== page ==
- Second, mature disciples display spiritual discernment. That is, they are learning by experience how to apply the basic teachings of the faith to everyday situations. i.e., they understand the Gospel well enough to avoid complacency (Phil. 3:2-11, 15), 2) They recognize and accept what Christian love requires in everyday situations (1 Cor. 3:1-4).
- Third, mature believers are in the process of putting off sinful patterns of behaviour and putting on godly patterns of behaviour. The believers in Corinth were sinning against each other in their factionalism and in their indifference toward the sexual sin in their midst. The reason Paul could be so confident that they were still spiritual “infants” is that they neither recognized their sins nor were they trying to eliminate them. Instead, they boasted (1 Cor. 3:1-4, 21; 5:1-2).
- Fourth, mature believers serve interdependently in the body of Christ. Paul introduces his exposition of spiritual maturity in Ephesians chapter 4 by stressing the importance of maintaining unity in the church (Eph. 4:1-10).
- Finally, mature believers display a Christ-centred spirituality that accepts both suffering and consolation as they seek to know Christ more deeply (Phil. 3:2-16) and serve the Gospel (2 Cor. 4:7-15) recognized their sins nor were they trying to eliminate them. Instead, they boasted (1 Cor. 3:1-4, 21; 5:1-2).
Christian Maturity and the 21st Century Christians
Either as part of explaining the Gospel call or soon after, we must convince the 21st Century Christians that spiritual maturity is both attainable and desirable. We should seek to establish a culture in our churches and youth ministries that assume, as did Paul and the author of the book of Hebrews, that all followers of Jesus should become spiritually mature after a reasonable period of growth. We must make clear to all concerned that helping each disciple grow to maturity is one of the purposes of our ministries, just as Paul did (Eph. 4:11-16; Col. 1:28). To go on toward maturity, there is a need to help in learning the basics of the faith and in discerning how those basic truths should shape their daily lives. Since only “engaged” Christians seem to have a sound and secure grasp of the faith or of Christian morality. Christian Maturity and the 21st Century Christians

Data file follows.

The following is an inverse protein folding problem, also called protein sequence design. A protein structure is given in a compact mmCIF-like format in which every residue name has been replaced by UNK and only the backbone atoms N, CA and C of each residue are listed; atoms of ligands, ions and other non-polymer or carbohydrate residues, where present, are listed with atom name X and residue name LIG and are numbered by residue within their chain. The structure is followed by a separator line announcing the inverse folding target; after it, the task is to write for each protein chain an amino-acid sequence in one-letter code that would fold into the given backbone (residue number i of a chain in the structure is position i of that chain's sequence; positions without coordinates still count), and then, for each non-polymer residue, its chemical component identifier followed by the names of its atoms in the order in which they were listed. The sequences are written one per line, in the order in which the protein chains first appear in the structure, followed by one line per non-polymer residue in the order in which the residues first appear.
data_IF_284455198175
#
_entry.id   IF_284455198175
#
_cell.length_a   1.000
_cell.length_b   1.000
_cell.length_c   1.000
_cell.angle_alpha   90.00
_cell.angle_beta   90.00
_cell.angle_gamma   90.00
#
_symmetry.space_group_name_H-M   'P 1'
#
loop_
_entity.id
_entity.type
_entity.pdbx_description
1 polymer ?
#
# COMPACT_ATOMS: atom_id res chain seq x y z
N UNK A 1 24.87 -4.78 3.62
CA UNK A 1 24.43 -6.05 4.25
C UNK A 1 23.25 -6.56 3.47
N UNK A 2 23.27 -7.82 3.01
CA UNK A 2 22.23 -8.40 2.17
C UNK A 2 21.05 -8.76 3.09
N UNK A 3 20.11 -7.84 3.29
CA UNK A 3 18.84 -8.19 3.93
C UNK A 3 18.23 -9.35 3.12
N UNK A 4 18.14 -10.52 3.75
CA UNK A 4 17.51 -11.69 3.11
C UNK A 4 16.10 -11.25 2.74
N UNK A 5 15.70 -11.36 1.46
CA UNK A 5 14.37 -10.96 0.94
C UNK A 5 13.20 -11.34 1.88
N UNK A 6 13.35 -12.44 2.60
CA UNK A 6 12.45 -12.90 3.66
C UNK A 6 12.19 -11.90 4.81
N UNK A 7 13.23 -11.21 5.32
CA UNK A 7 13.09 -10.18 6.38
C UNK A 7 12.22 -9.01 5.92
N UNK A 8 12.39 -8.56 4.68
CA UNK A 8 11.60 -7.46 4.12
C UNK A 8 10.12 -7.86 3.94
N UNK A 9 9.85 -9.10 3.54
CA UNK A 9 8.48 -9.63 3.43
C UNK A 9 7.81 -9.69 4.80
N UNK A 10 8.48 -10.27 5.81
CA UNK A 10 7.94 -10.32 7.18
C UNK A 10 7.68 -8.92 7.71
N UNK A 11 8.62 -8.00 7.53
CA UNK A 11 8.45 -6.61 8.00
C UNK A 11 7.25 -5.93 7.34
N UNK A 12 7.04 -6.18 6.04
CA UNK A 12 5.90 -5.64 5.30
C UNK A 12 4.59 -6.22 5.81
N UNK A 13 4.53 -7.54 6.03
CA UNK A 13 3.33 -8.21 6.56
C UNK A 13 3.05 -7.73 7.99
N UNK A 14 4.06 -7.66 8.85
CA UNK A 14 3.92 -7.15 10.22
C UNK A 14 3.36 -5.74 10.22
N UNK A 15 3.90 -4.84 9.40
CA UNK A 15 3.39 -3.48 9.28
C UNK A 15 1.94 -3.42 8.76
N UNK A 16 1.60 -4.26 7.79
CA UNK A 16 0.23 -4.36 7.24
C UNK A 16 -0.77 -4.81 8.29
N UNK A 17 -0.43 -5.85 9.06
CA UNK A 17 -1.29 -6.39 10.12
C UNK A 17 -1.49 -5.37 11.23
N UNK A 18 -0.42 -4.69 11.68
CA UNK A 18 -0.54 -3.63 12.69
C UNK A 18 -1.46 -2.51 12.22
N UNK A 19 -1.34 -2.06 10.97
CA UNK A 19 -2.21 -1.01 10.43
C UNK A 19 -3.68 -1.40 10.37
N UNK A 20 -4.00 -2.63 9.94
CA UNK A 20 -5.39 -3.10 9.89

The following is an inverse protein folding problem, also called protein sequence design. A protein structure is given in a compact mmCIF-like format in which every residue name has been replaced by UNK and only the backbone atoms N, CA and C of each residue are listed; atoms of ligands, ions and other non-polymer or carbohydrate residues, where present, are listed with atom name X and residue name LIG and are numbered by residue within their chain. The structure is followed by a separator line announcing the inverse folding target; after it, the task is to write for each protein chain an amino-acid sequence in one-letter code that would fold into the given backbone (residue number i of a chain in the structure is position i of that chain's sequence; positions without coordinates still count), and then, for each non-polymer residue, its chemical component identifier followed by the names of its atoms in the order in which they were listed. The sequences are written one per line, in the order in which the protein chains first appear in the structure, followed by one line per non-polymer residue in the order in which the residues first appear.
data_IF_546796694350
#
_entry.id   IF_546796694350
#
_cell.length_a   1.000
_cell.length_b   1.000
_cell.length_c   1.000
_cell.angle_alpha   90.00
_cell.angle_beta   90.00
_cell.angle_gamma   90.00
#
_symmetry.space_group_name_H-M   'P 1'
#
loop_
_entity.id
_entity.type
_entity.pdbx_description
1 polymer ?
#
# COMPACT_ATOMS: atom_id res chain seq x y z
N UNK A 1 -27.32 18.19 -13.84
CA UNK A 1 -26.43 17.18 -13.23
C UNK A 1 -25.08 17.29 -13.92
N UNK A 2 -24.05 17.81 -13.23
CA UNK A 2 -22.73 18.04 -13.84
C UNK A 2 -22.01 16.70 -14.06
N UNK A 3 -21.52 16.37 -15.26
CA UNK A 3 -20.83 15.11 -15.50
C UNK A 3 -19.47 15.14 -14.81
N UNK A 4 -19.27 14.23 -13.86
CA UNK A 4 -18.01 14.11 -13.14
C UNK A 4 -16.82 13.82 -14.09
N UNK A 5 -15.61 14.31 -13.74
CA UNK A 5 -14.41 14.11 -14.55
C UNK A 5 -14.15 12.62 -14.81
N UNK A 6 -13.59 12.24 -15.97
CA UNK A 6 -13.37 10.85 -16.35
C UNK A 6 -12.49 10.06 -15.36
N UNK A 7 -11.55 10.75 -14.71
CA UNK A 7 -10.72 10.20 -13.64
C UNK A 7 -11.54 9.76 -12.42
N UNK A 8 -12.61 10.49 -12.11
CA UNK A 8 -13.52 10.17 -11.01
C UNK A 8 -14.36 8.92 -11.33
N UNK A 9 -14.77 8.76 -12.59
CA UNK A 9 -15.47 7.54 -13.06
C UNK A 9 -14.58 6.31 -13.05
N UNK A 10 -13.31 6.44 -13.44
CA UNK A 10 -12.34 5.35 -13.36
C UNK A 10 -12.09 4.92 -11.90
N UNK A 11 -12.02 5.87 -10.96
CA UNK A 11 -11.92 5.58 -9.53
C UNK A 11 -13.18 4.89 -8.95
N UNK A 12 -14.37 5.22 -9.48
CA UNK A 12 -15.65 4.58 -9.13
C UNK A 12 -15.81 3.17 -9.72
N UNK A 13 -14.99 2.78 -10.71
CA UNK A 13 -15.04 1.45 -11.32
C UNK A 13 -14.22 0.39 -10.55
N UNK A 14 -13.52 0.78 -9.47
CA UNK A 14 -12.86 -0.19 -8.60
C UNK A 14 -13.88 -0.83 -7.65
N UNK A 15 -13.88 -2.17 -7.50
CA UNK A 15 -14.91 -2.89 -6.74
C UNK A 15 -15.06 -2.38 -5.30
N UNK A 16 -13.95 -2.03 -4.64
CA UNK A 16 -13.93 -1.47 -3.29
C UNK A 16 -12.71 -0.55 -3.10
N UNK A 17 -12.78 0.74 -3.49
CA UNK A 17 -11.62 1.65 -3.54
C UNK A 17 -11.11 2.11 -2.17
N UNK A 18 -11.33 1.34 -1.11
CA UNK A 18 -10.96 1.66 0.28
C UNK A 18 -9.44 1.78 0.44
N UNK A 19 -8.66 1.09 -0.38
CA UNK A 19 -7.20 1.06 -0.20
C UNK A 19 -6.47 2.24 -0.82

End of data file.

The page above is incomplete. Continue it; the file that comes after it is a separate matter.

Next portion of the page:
Achieving Spiritual maturity
- First, we must build a life of prayer and worship. Intimacy is what God is looking for and this is how the Holy Spirit will fill us. “Look to the Lord and his strength; seek his face always” (1 Chronicles 16:11).
- We also must be reading our Bibles and applying it to our everyday lives.
- We need to also congregate with a spirit-filled church family.
Growing spiritually requires growing in prayer, worship, and knowledge of the Bible. Most importantly, to mature spiritually means to grow in faith and repentance.
Though spiritual maturity is a process. The grace of the Lord Jesus allows us to grow in our faith and the more we do, the more we will look like Jesus